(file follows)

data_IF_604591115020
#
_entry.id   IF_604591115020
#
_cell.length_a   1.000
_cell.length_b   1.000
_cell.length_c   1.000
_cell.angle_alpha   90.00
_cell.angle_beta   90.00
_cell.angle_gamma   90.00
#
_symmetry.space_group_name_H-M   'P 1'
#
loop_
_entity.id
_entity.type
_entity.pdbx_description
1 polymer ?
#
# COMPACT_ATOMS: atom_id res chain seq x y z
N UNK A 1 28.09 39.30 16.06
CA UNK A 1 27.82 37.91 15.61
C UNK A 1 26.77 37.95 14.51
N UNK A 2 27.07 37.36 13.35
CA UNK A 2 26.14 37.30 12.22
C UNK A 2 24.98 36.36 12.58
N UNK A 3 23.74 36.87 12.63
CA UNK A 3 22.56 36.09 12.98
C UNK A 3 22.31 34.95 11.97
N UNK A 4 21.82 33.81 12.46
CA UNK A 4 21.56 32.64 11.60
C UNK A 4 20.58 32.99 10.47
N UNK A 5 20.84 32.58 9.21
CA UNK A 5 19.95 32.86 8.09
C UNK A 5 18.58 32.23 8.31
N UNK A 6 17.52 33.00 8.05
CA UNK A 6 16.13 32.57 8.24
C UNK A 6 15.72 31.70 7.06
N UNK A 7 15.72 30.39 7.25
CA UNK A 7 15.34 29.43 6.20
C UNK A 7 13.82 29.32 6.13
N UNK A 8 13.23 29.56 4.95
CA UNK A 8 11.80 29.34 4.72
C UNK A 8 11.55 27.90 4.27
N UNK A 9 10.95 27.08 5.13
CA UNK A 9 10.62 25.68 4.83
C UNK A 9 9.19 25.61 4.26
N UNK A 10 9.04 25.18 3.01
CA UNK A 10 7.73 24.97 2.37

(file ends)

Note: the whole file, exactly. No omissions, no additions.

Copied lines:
data_IF_604591115020
#
_entry.id   IF_604591115020
#
_cell.length_a   1.000
_cell.length_b   1.000
_cell.length_c   1.000
_cell.angle_alpha   90.00
_cell.angle_beta   90.00
_cell.angle_gamma   90.00
#
_symmetry.space_group_name_H-M   'P 1'
#
loop_
_entity.id
_entity.type
_entity.pdbx_description
1 polymer ?
#
# COMPACT_ATOMS: atom_id res chain seq x y z
N UNK A 1 28.09 39.30 16.06
CA UNK A 1 27.82 37.91 15.61
C UNK A 1 26.77 37.95 14.51
N UNK A 2 27.07 37.36 13.35
CA UNK A 2 26.14 37.30 12.22
C UNK A 2 24.98 36.36 12.58
N UNK A 3 23.74 36.87 12.63
CA UNK A 3 22.56 36.09 12.98
C UNK A 3 22.31 34.95 11.97
N UNK A 4 21.82 33.81 12.46
CA UNK A 4 21.56 32.64 11.60
C UNK A 4 20.58 32.99 10.47
N UNK A 5 20.84 32.58 9.21
CA UNK A 5 19.95 32.86 8.09
C UNK A 5 18.58 32.23 8.31
N UNK A 6 17.52 33.00 8.05
CA UNK A 6 16.13 32.57 8.24
C UNK A 6 15.72 31.70 7.06
N UNK A 7 15.72 30.39 7.25
CA UNK A 7 15.34 29.43 6.20
C UNK A 7 13.82 29.32 6.13
N UNK A 8 13.23 29.56 4.95
CA UNK A 8 11.80 29.34 4.72
C UNK A 8 11.55 27.90 4.27
N UNK A 9 10.95 27.08 5.13
CA UNK A 9 10.62 25.68 4.83
C UNK A 9 9.19 25.61 4.26
N UNK A 10 9.04 25.18 3.01
CA UNK A 10 7.73 24.97 2.37